A Writing Exercise:
Susan Buller in my writing group told us as an exercise, she had written down her idea as fast as she could write, without stopping. I am not sure if she wrote it in longhand, or on her computer. Following is the poem she wrote:
Sincerely startled by a sultry wind
gaping into two holes
frosted onto five loaves
of compressed sadness
Sorrow and longing
every single note
I sing on a wing that belongs to someone else
I wonder will my time ever come
Can I ever discover
what has taken me this far
on such a stargazing expedition
on the winds of someone’s brother
or someone’s mother
or a preacher’s lost place
little ants eating away at the knowledge of tomorrow
Knowing there will be sorrow and sorrow and more sorrow
when we see into our lives yet one more time
We wreck havoc on our tempered steel bones
Wreck postures with
hunched backs and backs packed
full of bitter waste
bent on bars of steel to hard to manage
with out a brace of some kind to prop it up
a conflict of interest demands a little smile
of faltered ego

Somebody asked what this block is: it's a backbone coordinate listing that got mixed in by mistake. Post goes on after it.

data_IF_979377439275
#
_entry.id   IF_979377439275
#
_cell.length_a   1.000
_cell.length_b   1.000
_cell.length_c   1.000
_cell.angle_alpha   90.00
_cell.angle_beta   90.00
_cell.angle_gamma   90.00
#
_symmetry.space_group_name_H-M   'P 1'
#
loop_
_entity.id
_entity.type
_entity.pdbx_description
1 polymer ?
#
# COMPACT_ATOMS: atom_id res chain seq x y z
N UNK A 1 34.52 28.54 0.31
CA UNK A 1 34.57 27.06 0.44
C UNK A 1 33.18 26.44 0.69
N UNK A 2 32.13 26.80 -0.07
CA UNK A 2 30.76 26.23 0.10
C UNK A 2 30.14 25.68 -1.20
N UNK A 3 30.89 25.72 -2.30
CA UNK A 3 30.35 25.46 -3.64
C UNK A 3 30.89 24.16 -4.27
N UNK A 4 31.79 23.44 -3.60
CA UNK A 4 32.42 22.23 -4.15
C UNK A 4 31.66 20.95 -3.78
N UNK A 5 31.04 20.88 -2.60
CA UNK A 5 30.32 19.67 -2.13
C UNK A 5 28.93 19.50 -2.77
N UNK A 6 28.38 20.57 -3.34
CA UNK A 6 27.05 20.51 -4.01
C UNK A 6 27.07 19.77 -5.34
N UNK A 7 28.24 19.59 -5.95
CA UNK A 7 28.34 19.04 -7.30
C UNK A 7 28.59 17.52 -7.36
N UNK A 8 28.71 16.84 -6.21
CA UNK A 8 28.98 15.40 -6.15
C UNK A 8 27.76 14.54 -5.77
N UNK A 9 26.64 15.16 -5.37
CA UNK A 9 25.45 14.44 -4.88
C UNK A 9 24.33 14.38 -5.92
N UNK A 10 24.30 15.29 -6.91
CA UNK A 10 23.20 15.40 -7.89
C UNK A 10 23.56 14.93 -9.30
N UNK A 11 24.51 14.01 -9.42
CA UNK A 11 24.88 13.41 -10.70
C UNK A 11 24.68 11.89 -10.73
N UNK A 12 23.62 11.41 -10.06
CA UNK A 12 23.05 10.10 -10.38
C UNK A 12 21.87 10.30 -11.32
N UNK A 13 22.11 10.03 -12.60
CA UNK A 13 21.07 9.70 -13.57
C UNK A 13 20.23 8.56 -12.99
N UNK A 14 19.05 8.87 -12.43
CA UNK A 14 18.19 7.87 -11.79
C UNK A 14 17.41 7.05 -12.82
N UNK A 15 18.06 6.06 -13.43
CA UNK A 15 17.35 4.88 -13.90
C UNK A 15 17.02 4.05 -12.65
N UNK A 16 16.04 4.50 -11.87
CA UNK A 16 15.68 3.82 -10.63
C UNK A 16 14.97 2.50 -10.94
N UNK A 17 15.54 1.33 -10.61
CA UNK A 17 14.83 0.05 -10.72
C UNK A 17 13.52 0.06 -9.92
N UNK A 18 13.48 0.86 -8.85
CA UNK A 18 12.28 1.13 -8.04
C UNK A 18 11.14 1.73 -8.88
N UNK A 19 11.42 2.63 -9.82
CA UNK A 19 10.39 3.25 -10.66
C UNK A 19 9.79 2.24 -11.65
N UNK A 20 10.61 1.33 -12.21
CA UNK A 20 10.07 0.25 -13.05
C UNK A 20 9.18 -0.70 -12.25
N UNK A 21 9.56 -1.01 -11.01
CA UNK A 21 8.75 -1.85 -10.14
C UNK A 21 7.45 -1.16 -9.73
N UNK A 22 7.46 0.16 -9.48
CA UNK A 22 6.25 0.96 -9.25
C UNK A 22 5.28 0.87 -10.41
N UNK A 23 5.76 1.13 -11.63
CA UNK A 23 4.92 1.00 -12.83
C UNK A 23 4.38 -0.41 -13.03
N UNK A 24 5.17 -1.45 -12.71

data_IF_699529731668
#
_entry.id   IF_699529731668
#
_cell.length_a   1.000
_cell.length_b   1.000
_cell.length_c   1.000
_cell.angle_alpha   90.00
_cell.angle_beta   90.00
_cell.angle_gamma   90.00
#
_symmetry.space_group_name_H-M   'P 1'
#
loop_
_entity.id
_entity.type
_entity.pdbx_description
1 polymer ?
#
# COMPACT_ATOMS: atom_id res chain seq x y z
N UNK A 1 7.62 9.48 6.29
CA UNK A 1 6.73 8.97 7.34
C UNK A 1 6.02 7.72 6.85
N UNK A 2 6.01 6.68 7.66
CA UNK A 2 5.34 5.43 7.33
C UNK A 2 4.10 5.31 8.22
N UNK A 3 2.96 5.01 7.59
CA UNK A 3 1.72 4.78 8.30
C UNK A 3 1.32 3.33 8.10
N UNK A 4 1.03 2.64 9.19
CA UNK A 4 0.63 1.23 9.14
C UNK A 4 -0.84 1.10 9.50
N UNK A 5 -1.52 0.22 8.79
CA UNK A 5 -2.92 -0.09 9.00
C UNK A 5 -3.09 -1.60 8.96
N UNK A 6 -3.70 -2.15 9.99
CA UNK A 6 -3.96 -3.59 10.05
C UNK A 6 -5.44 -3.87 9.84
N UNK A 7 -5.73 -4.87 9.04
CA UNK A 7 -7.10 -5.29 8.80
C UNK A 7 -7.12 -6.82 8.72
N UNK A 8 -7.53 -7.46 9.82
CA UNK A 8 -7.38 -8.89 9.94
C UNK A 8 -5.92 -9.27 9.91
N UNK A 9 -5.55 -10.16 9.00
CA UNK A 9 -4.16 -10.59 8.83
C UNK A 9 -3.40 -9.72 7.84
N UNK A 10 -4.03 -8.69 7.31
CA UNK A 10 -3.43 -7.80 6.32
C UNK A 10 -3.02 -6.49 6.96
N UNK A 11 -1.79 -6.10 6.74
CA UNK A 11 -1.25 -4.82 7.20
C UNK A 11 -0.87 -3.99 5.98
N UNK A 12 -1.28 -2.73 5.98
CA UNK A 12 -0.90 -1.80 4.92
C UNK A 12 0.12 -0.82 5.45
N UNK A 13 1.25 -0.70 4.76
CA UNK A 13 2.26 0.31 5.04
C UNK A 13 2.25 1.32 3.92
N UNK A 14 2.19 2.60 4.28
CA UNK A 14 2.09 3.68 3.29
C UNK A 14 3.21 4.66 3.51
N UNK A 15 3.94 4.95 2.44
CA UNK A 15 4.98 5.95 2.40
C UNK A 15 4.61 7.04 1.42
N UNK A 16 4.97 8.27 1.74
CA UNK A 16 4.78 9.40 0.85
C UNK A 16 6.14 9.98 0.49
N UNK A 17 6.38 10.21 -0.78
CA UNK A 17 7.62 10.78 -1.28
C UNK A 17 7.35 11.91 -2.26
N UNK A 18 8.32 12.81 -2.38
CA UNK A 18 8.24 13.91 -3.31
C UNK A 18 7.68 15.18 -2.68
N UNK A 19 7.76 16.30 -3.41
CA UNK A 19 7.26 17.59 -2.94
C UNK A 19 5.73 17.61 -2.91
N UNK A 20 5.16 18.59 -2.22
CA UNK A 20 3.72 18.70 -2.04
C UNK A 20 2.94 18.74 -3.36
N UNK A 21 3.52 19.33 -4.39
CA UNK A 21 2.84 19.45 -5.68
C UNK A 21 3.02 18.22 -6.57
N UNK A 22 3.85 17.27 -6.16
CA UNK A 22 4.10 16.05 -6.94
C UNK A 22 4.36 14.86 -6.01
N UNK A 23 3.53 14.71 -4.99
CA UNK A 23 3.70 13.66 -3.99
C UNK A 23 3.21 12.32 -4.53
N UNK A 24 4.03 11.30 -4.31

Tattered treasure of temples on hills
where no one lives or wants to live or will ever see
Sadness of sorrows spent in search of someone’s lost song
listening to nothing on a lead-filled wall
Tomorrow will gleam its own future
prepare for its own downfall
weep its own destruction
Another mourner weeps into a wind that is
flung out into the limits of silence
A cry no one hears, no one cares, no one mourns
A cry of desperation in proclamation of their own losses
Their own travels into nothingness
of sorrow and mourning
And what is left, dear friend
is the death of a dream life.
by Susan Buller
Susan’s poem is full of surprising imagery, and shows how the intuitive mind makes associations through a metaphoric process, so suited to poetry.
A variation on this exercise, given by John Rybicki in a class I took several years ago, was to write in your own handwriting, a one hundred fifty word sentence.
It may be that writing in long hand is another way to access your right brain, or intuitive mind. Judy Reeves in A Writer’s Book of Days, advises this way of recording thoughts in daily journaling which nourishes creative process because handwriting is more directly expressive of the right brain or intuitive mind and more connected to the senses.
I have also used The Artist’s Way by Julia Cameron for at least 15 years, intermittently, journaling by hand.
The Artwork on this post is the Copyright © of Ruth Zachary.